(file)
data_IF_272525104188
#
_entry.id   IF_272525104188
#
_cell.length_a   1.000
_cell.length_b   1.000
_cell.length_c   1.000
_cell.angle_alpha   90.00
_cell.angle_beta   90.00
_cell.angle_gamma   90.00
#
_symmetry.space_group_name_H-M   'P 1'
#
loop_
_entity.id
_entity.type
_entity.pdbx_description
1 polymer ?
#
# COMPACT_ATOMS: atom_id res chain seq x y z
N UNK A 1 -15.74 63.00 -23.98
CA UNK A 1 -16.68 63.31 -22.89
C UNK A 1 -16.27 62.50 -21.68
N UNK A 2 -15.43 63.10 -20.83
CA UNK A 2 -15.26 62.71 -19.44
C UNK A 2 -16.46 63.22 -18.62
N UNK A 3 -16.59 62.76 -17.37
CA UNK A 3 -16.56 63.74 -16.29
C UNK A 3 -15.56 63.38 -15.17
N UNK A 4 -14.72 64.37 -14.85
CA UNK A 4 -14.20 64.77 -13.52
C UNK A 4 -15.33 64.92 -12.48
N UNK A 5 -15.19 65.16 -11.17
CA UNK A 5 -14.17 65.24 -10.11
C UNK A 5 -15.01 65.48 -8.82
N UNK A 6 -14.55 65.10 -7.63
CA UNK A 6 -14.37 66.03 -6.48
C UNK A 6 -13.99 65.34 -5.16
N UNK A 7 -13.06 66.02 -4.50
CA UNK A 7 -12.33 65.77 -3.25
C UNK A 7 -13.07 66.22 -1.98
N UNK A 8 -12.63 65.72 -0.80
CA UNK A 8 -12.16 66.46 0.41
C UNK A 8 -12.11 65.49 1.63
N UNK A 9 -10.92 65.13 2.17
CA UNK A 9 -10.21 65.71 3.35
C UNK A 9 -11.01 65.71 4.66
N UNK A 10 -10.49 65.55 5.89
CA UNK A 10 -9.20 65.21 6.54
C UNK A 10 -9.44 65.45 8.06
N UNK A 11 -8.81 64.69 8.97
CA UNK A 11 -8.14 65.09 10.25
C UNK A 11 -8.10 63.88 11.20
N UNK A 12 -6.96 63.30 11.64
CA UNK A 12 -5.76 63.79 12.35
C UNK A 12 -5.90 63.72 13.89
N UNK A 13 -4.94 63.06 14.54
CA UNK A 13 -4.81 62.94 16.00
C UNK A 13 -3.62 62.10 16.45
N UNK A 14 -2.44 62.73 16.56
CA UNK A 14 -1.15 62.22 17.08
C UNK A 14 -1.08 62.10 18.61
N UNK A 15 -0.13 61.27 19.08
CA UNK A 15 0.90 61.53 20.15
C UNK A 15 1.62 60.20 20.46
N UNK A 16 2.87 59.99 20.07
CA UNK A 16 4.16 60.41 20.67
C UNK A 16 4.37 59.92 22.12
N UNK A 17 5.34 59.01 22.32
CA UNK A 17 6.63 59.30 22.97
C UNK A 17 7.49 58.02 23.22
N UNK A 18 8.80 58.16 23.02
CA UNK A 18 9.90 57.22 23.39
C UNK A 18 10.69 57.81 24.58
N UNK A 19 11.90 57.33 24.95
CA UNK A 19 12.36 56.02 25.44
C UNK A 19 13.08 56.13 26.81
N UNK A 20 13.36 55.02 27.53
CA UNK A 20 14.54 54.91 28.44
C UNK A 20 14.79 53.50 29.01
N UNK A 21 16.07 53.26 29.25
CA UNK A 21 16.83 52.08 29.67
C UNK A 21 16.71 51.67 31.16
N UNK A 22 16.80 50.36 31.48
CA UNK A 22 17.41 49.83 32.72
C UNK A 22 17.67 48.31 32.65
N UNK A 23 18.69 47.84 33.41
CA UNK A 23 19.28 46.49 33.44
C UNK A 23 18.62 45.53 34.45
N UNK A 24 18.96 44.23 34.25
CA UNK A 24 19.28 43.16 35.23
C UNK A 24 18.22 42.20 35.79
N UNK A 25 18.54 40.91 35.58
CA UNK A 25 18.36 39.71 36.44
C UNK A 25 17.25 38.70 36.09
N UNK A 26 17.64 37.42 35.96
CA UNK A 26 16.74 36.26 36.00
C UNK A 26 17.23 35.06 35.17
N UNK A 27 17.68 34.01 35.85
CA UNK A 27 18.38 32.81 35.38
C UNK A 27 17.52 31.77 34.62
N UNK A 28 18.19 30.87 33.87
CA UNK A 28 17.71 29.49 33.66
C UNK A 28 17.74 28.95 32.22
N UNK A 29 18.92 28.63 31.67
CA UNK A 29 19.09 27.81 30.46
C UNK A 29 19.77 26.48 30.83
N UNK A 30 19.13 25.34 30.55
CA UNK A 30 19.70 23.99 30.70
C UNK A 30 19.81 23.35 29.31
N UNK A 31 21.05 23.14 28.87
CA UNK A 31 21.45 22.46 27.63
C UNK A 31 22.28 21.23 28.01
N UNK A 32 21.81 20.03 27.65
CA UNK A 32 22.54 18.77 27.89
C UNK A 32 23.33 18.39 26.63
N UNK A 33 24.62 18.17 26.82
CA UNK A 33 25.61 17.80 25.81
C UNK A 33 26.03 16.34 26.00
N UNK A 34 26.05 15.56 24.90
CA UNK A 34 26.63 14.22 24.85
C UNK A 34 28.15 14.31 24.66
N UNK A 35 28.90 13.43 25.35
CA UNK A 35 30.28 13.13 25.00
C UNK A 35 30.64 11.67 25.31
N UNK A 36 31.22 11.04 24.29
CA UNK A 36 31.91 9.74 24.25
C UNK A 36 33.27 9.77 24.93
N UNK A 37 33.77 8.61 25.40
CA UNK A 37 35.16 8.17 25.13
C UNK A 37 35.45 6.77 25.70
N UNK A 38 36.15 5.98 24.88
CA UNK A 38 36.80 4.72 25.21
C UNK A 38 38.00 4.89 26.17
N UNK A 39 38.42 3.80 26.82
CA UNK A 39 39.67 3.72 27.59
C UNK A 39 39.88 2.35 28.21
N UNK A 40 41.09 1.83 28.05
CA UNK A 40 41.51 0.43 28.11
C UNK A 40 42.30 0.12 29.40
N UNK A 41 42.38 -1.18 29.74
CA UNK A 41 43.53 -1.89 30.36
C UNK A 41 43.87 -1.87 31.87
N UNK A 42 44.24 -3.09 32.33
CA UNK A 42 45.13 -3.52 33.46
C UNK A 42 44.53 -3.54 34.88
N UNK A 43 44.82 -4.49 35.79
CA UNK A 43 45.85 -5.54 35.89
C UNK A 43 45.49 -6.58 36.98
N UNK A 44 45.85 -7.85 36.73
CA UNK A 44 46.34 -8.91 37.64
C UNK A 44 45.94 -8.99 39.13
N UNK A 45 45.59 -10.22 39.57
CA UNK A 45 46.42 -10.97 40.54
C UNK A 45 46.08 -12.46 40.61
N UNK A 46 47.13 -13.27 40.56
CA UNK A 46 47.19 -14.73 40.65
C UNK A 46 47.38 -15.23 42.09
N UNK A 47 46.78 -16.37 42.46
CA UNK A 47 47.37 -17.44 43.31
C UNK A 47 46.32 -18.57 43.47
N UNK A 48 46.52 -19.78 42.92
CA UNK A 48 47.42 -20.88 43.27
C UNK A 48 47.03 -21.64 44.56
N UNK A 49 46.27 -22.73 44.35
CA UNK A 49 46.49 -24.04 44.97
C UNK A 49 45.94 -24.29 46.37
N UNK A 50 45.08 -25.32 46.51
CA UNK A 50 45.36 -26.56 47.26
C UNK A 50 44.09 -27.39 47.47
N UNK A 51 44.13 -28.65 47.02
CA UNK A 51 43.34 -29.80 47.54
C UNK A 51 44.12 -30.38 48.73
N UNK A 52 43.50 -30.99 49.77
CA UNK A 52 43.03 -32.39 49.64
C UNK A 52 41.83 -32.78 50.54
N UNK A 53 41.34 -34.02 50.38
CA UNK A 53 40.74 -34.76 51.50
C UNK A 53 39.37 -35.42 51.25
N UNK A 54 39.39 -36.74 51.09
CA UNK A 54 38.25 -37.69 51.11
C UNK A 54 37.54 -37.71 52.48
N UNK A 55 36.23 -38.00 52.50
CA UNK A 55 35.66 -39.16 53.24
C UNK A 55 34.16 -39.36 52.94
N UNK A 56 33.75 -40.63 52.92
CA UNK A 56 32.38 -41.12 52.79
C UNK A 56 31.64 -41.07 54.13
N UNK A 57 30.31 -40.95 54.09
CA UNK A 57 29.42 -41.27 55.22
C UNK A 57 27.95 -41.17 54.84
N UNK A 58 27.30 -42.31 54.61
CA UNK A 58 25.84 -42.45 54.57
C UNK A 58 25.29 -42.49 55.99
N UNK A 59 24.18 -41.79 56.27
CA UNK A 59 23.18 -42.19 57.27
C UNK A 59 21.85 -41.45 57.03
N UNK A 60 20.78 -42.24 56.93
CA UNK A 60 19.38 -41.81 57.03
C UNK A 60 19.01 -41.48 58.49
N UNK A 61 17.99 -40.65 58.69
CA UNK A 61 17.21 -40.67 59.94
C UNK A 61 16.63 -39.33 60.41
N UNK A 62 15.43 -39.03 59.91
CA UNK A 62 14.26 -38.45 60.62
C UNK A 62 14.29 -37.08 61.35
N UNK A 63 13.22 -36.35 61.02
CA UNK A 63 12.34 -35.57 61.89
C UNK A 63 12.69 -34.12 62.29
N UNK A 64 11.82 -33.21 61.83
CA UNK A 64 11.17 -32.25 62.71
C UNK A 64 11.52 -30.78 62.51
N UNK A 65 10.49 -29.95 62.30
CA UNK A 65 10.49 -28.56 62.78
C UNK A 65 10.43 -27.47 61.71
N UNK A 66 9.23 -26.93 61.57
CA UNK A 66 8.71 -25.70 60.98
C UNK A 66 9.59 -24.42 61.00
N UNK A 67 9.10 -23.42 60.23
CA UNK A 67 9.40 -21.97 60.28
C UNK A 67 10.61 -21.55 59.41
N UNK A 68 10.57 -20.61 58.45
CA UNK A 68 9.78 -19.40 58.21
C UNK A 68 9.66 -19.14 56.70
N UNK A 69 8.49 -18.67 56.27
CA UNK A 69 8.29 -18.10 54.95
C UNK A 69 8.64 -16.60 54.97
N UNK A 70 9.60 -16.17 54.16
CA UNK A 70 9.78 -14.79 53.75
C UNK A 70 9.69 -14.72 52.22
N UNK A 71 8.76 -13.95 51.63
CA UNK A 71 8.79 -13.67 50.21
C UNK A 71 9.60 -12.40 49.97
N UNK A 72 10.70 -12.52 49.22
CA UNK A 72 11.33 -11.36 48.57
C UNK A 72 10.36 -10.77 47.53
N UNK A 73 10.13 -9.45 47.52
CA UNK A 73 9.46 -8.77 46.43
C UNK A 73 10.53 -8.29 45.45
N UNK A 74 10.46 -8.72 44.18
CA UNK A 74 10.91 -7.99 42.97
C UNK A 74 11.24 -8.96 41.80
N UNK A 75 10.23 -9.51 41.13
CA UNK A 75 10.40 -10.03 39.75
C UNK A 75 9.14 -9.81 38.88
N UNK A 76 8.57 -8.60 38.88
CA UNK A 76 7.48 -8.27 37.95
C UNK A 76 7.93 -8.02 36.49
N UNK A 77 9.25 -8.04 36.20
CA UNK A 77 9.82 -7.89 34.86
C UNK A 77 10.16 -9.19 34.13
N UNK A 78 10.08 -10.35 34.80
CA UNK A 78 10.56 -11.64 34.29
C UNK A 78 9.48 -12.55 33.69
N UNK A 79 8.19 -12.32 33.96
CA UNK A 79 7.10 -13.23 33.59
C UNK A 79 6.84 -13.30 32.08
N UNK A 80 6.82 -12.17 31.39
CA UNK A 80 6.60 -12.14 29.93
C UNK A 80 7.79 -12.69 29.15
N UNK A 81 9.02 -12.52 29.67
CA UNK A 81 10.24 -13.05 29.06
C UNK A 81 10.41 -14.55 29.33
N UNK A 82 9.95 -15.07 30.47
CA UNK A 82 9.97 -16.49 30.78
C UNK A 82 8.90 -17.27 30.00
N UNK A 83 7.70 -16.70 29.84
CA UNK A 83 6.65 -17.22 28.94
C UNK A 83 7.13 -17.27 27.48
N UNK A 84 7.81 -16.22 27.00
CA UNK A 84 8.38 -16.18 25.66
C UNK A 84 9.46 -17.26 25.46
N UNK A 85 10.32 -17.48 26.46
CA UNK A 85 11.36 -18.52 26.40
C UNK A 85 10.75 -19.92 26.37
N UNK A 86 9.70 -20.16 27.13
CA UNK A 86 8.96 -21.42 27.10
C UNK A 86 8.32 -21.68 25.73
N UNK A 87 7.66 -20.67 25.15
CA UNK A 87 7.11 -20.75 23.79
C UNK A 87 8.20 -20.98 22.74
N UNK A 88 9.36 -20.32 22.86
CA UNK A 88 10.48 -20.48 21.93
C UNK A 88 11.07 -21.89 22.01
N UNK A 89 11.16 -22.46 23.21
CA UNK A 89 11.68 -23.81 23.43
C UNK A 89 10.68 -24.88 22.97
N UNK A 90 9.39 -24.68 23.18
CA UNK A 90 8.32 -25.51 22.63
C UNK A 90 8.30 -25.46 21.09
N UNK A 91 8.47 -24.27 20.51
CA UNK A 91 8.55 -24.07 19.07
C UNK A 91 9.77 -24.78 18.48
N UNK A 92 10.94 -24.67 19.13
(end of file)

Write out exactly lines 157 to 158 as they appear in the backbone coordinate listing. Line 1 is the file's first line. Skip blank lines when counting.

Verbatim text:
CA UNK A 46 47.19 -14.73 40.65
C UNK A 46 47.38 -15.23 42.09